Sustainable Forest Management and Climate Change
This analytical paper summarizes major issues relating to climate change and forests. Forests play four major roles in climate change: (1) they contribute about 20% of total global carbon dioxide emissions when cleared, overused or
degraded; (2) forest ecosystems are sensitive to changing climates; (3) when managed sustainably, they can produce fuels with lower emissions than fossil fuels; and (4) they have the potential to absorb significant volumes of carbon in
their biomass and soils and products, and to store carbon for extended periods of time.
The purpose of this paper is to stimulate discussion at TFD’s next Dialogue on Forests and Climate in Bali, Indonesia, by highlighting key issues that relate to the intersection of climate change with forest management and use. Information is presented to help readers and discussion participants identify areas of current and potential contention and conflict. As such, this paper is not an exhaustive study of all aspects of forest carbon. This paper does not summarize the established or emerging science on the effects of climate change on forest dynamics and ecosystems. Rather, it provides an overview of the discussions surrounding the role of forests and forest management as a means of addressing climate change. Whereas this paper seeks to address global forests, the forests with the greatest potential impact lie in developing countries that, in turn, lie in the lower latitudes. As such, the natural focus of this paper is often on those forests that lie in tropical and subtropical zones.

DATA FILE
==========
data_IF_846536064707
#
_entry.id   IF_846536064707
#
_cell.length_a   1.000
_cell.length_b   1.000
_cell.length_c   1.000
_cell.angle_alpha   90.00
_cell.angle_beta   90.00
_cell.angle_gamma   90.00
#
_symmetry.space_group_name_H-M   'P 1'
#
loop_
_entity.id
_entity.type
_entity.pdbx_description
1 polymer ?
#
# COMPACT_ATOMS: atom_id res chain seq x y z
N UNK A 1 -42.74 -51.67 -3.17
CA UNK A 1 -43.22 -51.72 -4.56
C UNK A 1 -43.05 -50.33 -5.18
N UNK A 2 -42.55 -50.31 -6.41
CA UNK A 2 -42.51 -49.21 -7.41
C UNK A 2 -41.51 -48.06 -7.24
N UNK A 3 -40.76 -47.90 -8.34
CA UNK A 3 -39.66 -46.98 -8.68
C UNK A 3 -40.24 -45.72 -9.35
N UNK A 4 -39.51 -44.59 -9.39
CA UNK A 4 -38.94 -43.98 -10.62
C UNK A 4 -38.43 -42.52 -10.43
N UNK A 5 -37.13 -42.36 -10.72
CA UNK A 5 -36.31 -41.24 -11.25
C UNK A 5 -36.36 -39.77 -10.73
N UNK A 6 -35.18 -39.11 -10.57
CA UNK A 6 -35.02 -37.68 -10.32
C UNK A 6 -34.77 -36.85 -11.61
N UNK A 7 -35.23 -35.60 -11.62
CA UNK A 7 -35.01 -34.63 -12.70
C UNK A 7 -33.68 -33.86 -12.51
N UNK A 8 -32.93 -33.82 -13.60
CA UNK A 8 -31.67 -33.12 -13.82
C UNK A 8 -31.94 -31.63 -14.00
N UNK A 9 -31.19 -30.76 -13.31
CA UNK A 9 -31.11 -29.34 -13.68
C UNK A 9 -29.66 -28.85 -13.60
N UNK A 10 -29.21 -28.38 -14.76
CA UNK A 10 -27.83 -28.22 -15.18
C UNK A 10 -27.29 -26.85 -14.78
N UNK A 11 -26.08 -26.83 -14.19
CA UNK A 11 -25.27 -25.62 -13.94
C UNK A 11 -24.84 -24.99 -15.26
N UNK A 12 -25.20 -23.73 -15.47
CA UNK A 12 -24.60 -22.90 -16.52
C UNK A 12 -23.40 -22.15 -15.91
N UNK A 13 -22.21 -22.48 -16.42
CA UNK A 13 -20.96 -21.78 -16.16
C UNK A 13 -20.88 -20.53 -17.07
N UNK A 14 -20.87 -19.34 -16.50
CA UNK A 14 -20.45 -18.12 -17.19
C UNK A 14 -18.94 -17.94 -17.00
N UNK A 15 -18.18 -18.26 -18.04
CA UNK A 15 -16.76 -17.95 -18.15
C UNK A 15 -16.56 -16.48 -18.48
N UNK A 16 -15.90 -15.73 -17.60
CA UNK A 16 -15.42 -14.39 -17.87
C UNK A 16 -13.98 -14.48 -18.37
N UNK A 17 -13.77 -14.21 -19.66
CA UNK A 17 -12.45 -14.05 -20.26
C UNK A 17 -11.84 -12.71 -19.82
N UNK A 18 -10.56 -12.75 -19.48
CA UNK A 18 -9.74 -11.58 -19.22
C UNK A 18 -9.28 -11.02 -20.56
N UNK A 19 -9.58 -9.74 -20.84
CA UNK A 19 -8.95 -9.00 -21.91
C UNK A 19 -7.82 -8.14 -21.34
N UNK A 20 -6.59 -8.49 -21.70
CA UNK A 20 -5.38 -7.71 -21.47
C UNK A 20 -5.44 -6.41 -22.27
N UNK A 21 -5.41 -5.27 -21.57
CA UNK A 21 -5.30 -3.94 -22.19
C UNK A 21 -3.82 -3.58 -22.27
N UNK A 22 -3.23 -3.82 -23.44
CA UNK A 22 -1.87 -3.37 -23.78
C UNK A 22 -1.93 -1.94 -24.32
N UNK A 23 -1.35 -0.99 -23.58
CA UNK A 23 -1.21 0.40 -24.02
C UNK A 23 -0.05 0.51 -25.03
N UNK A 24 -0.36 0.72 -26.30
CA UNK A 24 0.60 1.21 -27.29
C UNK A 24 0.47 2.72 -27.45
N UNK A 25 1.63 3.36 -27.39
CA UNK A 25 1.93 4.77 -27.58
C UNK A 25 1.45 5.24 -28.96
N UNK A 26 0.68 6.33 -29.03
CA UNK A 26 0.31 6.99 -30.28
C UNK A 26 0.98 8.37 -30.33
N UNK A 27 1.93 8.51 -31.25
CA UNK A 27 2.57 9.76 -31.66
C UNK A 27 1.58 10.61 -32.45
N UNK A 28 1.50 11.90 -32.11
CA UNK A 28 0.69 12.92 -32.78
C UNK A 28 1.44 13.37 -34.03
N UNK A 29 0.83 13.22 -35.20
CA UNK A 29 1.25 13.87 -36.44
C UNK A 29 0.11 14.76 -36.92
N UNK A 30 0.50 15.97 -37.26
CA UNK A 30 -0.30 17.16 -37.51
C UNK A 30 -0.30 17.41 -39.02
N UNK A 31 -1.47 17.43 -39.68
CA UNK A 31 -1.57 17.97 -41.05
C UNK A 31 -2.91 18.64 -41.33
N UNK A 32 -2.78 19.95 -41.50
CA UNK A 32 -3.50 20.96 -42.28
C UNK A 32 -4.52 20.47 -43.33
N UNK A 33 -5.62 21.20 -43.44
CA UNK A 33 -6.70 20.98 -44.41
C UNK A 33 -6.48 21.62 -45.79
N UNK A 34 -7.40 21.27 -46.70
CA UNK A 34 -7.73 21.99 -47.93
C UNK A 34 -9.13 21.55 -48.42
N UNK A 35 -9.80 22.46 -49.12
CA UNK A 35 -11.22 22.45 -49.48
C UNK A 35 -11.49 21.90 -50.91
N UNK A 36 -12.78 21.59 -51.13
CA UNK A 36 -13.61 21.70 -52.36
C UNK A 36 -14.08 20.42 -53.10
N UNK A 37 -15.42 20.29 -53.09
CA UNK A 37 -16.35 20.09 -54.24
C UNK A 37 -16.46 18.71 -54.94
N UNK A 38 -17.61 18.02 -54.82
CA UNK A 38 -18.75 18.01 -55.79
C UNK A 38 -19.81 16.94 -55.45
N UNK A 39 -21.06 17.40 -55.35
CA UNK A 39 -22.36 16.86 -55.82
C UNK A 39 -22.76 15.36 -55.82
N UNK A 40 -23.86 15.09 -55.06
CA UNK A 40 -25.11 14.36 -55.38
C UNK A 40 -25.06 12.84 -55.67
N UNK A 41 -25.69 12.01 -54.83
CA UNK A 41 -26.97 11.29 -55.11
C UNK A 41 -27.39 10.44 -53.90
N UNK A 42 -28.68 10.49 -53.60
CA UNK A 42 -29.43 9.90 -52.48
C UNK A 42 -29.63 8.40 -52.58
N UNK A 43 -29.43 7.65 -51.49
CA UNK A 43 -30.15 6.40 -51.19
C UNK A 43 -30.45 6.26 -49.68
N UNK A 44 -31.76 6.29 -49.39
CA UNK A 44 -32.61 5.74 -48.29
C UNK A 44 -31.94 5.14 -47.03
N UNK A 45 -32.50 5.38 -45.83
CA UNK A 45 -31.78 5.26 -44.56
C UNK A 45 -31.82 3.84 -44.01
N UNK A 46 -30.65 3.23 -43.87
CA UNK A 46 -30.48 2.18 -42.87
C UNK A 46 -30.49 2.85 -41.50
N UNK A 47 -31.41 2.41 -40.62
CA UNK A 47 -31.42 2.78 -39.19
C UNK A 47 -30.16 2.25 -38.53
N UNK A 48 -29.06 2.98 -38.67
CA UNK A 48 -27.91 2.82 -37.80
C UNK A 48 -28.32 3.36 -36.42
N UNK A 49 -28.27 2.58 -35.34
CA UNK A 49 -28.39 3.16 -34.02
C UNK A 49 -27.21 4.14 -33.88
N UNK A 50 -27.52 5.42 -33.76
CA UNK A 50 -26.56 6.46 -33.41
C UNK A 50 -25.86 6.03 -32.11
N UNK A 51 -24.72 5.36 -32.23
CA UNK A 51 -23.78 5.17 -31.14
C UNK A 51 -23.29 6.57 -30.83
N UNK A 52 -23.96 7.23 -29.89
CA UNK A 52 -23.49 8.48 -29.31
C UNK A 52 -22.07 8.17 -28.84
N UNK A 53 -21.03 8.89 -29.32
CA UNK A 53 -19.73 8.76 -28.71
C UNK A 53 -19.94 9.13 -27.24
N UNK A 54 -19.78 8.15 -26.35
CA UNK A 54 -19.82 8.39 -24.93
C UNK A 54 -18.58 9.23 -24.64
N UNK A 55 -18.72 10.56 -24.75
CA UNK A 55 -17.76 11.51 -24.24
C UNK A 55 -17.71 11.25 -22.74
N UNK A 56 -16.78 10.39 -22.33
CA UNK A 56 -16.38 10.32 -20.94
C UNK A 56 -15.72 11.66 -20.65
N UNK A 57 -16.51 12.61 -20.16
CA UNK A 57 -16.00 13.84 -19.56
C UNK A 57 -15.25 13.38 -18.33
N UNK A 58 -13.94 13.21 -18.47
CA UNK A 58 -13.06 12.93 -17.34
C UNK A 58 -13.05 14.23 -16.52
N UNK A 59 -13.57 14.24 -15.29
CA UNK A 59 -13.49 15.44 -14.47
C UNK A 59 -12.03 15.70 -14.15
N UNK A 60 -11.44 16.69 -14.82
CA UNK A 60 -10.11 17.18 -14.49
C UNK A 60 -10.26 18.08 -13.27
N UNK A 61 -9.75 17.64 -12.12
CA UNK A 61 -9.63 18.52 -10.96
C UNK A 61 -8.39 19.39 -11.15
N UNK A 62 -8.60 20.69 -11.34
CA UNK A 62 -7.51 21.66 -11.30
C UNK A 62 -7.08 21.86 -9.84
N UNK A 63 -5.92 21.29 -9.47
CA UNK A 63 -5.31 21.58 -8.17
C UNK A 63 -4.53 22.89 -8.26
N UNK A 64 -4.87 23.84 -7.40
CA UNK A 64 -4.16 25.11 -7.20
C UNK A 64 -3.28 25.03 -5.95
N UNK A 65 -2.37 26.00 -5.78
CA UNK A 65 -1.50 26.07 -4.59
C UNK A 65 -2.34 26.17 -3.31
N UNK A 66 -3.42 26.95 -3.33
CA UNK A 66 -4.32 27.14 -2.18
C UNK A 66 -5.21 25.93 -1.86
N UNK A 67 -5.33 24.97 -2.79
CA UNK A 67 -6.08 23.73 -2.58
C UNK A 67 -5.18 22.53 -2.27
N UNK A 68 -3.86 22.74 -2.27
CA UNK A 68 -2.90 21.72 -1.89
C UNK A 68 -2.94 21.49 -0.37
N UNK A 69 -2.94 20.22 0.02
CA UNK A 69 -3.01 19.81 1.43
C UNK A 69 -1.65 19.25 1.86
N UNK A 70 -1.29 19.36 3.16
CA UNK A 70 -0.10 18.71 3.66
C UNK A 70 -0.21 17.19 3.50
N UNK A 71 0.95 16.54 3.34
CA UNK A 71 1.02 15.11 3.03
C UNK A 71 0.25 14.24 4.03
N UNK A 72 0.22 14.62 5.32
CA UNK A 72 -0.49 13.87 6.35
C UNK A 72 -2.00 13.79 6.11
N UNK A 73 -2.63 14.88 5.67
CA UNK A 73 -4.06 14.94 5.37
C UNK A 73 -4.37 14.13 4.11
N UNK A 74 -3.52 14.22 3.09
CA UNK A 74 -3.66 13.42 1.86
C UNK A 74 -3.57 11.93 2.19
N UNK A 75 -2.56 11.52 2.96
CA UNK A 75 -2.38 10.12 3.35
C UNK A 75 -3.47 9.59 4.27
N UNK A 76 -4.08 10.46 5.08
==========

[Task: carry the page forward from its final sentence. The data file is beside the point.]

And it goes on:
Key subjects of interest include (1) the current treatment of forests in the existing climate change regime and carbon markets; (2) emerging issues surrounding reduced emissions from deforestation and degradation (REDD); (3) bioenergy; (4) agroforestry; and (5) competition for forest products, such as timber, non timber forest products (NTFP), and fiber. Broad issues were identified, and an examination was performed as to the effects of each of these issue areas on forest management, climate change, biodiversity, and key stakeholders.